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SOURCE: "The Inconsistency of Shelley's Alastor" in ELH, Vol. 13, No. 4, December, 1946, pp. 291–98.
[In the following essay, Jones attributes the contradictions in Shelley's Alastor to a shift in his philosophy.]
The logical inconsistency of Alastor has been the subject of analysis and of some debate, but thus far there has been no satisfactory explanation of how and why Shelley produced the inconsistency and then defended it in an even more inconsistent preface. If the problem can be solved, it is worth the trouble, for on its solution depends not only an understanding of the poem itself but of related passages in later poems.
The poem is inconsistent in that the early part of it represents the Poet as meriting punishment (presumably an early death), while the last lines praise him without qualification as the highest conceivable type. Because the Poet has lived in "self-centered seclusion" while eagerly and happily pursuing knowledge, "sweet human love" is offended by his disregard of humanity, and, to punish him, sends to him a vision of a veilèd maid, whom he instantly desires so ardently that his life is soon brought to an end by his ceaseless but hopeless search for her. Though in the concluding lines Shelley might be expected to drive his lesson home, and to reveal how the Poet deserved his doom, he does quite the opposite. He laments in a high strain...
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SOURCE: "'Prometheus Bound' and 'Prometheus Unbound,'" in PMLA, Vol. 64, No. 1, March, 1949, pp. 115–33.
[In the following essay, Weaver compares Prometheus Unbound with its Greek predecessor, Prometheus Bound, by Aeschylus.]
Shelley's Prometheus Unbound in many ways might be considered the most significant and characteristic of his works. Yet in this drama the poet himself has pointed out his indebtedness to the Prometheus Bound of Æschylus Able scholars, in turn, have examined the relationship between the English and the Greek plays. Over half a century ago Vera D. Scudder published her study, and in 1908 Richard Ackermann brought out his critical commentary. Among others, W. J. Alexander and A. M. D. Hughes, in editing their selections from the poems of Shelley, noted the parallels between his work and that of Æschylus In more recent times, Carl Grabo has gone beyond the study of Greek-English parallels, and Newman Ivey White in the notable twenty-second chapter of his Shelley has enriched our understanding of Prometheus Unbound. Still one may hope by concentrating on the problem to give fuller meaning to the action of the mind of Æschylus upon that of Shelley as together they face tyranny and pain.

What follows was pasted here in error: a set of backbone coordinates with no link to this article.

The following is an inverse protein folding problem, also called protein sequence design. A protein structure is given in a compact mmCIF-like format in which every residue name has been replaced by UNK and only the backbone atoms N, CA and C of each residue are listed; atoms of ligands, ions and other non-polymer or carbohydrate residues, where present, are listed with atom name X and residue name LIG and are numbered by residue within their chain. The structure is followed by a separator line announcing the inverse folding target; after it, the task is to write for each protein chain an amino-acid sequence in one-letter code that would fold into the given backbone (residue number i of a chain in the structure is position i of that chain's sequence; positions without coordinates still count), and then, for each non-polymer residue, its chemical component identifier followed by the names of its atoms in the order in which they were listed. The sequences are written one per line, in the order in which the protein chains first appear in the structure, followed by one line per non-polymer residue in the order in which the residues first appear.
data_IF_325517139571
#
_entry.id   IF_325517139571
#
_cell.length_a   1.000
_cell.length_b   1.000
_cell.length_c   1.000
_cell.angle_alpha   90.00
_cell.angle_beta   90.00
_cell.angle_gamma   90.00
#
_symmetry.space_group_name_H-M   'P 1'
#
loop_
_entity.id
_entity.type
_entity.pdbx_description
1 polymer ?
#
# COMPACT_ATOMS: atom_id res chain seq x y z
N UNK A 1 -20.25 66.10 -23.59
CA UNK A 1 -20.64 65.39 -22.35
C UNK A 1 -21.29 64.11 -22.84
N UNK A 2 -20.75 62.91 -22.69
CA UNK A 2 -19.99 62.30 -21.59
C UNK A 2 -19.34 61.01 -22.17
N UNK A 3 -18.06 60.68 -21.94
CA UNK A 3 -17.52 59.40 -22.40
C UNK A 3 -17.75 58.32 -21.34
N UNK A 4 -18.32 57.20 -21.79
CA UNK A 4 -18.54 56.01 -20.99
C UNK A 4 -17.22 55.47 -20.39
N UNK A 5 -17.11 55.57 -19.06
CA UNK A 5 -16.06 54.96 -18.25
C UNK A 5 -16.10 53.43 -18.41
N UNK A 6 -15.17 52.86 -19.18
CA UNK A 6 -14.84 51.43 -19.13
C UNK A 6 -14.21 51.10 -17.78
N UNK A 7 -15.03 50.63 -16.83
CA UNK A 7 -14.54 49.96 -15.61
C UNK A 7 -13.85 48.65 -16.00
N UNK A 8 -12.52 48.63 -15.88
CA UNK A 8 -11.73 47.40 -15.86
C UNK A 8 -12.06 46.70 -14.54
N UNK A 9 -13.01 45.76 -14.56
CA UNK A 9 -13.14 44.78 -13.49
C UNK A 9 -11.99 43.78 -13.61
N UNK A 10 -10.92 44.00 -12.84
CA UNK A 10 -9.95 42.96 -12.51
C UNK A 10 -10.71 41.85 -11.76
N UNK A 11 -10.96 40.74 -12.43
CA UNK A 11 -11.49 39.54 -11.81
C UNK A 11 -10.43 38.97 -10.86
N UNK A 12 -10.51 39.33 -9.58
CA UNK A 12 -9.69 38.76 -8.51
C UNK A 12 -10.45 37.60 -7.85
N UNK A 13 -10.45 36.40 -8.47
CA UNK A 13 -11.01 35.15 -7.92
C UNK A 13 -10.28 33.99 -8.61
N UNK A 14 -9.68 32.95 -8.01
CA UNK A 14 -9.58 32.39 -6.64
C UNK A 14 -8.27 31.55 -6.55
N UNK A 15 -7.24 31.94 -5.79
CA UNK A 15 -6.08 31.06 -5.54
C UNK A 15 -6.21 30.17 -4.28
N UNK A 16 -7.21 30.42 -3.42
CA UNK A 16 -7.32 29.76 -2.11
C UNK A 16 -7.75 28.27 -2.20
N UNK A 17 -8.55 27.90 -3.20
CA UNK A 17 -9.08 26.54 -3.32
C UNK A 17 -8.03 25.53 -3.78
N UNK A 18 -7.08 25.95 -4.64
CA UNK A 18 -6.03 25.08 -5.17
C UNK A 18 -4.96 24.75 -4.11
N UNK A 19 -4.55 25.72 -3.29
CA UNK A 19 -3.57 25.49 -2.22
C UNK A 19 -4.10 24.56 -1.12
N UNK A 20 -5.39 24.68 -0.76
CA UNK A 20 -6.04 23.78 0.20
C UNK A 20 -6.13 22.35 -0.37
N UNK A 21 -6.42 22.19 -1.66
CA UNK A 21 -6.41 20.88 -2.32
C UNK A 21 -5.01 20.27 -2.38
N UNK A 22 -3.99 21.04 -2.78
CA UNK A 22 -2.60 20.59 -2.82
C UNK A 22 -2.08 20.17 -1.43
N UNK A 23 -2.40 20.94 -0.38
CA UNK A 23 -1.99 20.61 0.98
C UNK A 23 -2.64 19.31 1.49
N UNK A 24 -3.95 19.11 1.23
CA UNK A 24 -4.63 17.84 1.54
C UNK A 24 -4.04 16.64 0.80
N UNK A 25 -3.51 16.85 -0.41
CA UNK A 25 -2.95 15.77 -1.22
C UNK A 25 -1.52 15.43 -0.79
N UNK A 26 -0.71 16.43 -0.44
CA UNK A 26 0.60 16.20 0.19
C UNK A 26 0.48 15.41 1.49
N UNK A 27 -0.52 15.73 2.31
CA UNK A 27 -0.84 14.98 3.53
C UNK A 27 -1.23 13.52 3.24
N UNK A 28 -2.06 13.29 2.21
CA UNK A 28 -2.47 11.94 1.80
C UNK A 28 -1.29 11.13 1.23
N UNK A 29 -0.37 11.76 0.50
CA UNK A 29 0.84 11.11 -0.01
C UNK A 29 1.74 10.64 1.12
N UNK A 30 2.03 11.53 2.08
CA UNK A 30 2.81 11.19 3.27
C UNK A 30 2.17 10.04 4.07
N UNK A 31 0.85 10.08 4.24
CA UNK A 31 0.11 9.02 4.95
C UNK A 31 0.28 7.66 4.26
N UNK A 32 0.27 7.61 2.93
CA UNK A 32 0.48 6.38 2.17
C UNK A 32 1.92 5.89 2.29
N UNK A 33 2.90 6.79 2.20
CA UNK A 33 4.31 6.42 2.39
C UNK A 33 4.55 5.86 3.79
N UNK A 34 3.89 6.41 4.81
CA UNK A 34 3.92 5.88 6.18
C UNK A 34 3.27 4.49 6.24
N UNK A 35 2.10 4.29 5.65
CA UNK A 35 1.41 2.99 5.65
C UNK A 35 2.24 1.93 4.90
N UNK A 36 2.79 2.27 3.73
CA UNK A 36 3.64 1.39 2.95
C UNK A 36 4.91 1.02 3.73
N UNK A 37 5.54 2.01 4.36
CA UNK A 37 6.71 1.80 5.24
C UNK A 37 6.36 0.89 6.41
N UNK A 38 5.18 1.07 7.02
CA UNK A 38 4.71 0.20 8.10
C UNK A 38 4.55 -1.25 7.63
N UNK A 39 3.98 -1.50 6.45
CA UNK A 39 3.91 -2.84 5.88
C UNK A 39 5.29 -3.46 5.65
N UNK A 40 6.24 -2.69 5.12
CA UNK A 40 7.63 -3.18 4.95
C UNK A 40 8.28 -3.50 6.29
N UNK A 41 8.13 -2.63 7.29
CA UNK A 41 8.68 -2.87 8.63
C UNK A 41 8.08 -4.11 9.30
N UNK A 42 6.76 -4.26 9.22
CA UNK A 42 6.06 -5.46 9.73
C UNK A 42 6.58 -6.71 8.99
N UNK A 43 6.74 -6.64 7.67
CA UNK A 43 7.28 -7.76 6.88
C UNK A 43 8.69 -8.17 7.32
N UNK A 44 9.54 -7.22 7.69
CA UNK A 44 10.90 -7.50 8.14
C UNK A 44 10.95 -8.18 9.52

It is in his Preface to the drama that Shelley comments on his choice of the Greek myth. His first sentence is significant. "The Greek...
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SOURCE: "The Figure of the Poet in Shelley," in ELH, Vol. 35, No. 4, December, 1968, pp. 566–90.
[Chernaik is an American-born English author and educator. In the following essay, she discusses the autobiographical and symbolic importance of the recurring poet figure in Shelley's verse.]
If there is a single image which draws together the most problematic aspects of Shelley's art, it is the recurrent figure of the frail Poet, pale of hue and weak of limb, consecrated to his youthful vision of Beauty but incapable of realizing or recreating it, driven at last to death by unassuageable desire for he knows not what. His literary associations vary from poem to poem, but the unsympathetic reader (and most readers at the present time fall into this camp), noting the resemblances between the fictional heroes of Alastor and The Revolt of Islam, and the "idealized" self-portraits of Adonais and Epipsychidion, inevitably takes each appearance of the Poet to be inflated autobiography, the romantic selfprojection of a poet whose actual frailty is only too well established by contemporary accounts of his susceptibility to fainting fits, nervous seizures, visions and hallucinations.
One influential school of criticism applies to the figure of the poet terms like "shrill," "hysterical," "self-pitying," "immature." Behind these terms lies the assumption that there is no...
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Cameron, Kenneth Neill, and Reiman, Donald H., eds. Shelley and His Circle, 1773–1822. 8 vols. to date. Cambridge, Mass.: Harvard University Press, 1961-.
Provides bibliographical and critical material on Shelley, Mary Shelley, Byron, Hunt, and Peacock.
Dunbar, Clement. A Bibliography of Shelley Studies: 1823–1950. Garland Reference Library of the Humanities, vol. 32. New York: Garland Publishing, 1976, 320 p.
A guide to Shelley studies dating from his death to 1950.
Keats-Shelley Journal. New York: Keats-Shelley Association of America, 1952-.
An annual publication devoted to studies on Keats, Shelley, Byron, and their circles. A detailed bibliography is included in the periodical.
Blunden, Edmund. Shelley: A Life Story. London: Collins, 1946, 320 p.
A popular biography.
Carey, Gillian. Shelley. Literature in Perspective, edited by Kenneth Grose. London: Evans Brothers, 1975, 160 p.
An introductory survey of Shelley's life and works.
Hogg, Thomas Jefferson. The Life of Percy Bysshe...